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7 circles of Juarez: killing with impunity

Why can't Mexican police and soldiers stop the killing in Juarez?

CIUDAD JUAREZ, Mexico — On the rare days when there are no murders in this brutal border town, editors see it as worthy of the front page.

In the June 17 edition of El Norte newspaper, when the country was transfixed by the national soccer team beating France in the World Cup, editors took notice of a stunning sight on the streets of Ciudad Juarez: peace.

“Zero Assassinations During Match,” it proclaimed on its front page the next day.

On the vast majority of other days, the killings are so routine they are often tucked under the fold or buried in the police section.

Five being gunned down in a bar or a policemen being kidnapped and decapitated is not a big story anymore. Only new levels of brutality, such as the massacre of 13 high school students at a party, can lead the local bulletins.

All these killings are tallied up by the media and put into sanguinely named “Execution Meters,” which are sometimes displayed with special graphics like sports scorecards. By June this year, the meters’ macabre count reached 5,500 murders since January 2008.

In response to the new high, observers, residents and business lobbies are all asking a single question: Why are police and soldiers so incapable of stopping this bloodshed?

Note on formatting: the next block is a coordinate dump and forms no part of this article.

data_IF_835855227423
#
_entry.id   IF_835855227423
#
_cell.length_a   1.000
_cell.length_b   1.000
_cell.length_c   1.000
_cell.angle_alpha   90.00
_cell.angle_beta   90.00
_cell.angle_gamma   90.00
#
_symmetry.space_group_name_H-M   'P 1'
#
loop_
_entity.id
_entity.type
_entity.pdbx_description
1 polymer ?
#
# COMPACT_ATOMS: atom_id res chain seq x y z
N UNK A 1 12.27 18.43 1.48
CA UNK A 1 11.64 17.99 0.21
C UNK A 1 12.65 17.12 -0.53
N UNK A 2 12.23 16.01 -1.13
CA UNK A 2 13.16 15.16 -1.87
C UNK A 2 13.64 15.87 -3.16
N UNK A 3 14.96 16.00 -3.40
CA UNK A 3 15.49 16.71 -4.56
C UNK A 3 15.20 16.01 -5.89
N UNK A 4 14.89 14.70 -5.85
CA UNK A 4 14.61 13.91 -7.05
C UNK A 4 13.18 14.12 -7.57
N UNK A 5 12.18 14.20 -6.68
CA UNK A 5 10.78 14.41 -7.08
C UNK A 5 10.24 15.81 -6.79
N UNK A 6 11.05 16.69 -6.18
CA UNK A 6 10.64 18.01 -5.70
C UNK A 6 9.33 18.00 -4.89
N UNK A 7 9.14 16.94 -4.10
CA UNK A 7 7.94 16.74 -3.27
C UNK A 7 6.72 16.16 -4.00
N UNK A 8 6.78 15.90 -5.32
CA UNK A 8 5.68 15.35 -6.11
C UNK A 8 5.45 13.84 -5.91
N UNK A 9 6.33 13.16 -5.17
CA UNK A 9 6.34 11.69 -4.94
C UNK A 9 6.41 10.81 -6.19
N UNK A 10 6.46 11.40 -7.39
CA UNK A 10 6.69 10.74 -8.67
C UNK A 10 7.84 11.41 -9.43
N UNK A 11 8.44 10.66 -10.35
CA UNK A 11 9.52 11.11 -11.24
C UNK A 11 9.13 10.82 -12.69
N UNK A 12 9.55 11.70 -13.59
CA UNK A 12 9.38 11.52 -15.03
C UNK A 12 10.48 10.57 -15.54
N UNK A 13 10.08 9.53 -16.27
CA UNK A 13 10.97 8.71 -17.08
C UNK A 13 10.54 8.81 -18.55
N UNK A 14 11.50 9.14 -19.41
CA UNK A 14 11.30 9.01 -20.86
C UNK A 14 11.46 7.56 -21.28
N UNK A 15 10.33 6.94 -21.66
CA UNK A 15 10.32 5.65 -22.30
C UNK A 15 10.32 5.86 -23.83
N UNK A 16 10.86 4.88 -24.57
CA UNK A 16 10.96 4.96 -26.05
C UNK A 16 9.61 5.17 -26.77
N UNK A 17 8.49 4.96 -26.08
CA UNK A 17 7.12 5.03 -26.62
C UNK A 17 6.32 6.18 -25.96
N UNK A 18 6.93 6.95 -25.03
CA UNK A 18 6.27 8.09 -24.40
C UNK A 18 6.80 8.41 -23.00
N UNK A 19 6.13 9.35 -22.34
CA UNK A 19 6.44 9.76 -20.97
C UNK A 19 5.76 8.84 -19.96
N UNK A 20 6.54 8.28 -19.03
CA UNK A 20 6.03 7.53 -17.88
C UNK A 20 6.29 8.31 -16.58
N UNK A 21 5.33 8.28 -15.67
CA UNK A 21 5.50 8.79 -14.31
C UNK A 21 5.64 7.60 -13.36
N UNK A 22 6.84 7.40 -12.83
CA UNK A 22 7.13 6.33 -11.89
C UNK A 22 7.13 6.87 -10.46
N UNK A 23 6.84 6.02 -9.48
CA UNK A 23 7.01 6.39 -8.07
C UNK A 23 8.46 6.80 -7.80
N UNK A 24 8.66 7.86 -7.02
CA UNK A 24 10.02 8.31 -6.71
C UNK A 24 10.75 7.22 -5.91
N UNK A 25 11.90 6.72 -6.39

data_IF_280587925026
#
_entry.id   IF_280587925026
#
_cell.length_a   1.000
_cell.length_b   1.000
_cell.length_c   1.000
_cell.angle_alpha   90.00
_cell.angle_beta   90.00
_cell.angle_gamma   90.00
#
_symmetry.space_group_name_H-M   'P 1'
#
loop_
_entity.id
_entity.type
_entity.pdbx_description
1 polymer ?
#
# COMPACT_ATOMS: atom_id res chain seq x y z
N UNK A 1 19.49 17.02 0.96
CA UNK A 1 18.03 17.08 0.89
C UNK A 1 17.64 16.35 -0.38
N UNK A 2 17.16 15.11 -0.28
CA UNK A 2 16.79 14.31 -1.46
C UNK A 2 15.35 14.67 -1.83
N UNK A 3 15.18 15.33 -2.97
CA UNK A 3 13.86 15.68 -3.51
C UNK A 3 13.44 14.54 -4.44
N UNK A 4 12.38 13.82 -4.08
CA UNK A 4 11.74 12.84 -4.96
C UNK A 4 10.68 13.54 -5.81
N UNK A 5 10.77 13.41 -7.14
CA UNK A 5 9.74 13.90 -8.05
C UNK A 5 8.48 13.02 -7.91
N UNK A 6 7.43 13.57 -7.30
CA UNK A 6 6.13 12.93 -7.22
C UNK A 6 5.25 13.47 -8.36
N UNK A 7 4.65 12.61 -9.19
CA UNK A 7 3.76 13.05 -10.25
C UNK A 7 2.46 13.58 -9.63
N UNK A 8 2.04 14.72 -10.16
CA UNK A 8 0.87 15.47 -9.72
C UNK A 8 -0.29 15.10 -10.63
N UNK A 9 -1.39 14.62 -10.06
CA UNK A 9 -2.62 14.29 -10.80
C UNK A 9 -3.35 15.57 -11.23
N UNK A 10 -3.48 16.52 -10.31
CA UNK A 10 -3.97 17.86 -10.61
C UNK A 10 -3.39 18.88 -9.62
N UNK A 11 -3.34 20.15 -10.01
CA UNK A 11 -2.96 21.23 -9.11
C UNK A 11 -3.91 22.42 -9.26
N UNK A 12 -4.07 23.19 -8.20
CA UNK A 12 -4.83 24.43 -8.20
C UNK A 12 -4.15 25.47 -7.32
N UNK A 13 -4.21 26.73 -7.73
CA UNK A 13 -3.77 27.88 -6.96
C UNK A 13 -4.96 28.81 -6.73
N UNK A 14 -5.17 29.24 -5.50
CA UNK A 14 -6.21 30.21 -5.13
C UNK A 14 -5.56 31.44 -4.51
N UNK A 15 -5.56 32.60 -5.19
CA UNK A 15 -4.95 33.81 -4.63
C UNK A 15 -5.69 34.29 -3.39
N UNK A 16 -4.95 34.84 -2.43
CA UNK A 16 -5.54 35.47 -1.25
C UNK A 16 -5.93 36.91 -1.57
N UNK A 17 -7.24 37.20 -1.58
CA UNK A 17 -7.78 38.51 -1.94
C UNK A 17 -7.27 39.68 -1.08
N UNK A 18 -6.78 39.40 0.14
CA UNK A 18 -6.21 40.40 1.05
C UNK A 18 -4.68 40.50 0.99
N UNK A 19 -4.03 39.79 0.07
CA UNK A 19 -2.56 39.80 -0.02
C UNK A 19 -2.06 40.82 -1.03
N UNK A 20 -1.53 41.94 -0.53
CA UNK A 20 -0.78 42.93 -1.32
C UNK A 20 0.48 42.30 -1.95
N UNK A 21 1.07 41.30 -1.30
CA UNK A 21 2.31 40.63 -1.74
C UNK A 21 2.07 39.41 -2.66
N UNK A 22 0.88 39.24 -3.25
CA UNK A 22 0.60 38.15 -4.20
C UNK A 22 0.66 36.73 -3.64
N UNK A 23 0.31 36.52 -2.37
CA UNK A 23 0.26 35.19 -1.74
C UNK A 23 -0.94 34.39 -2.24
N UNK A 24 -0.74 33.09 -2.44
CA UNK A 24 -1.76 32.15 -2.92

“There have been more homicides than in some wars. But where are authorities?” asked Leticia Chavarria, who leads a group of Juarez doctors lobbying to fight crime. “There is so much impunity. And obviously when criminals see others go unpunished they are encouraged to commit more and more crimes.”

The murder rate has continued to rise despite various military and police interventions.

The violence first exploded in January 2008, when the Sinaloa Cartel kicked off an all-out war with their old partners in the Juarez Cartel over the billion-dollar drug smuggling routes through the city.

“I received confidential information that the war would come and it would be very cruel with a lot of deaths,” said Juarez Mayor Jose Reyes, talking in the back of an SUV as he drove between civic events. “Our source said it would start on Jan. 6 right after the vacations. In fact it began on Jan. 5.”

In the following months, gangsters started killing their rivals in record numbers while also gunning down dozens of agents of the Juarez police force.

Watch a video about who is to blame for the meltdown of Juarez:

“They were killing police all over — many because the officers were themselves involved with organized crime but others as a strategy so they could operate more easily in the city,” Reyes said. “It worked. Police were scared to patrol or even go outside.”

By March 2008, Reyes conceded that city authorities were overwhelmed and called in for the federal government to take direct control of all law and order in the city — a mandate it has had since.

As soldiers and federal police poured in, the local force was “purified” of 600 suspect officers.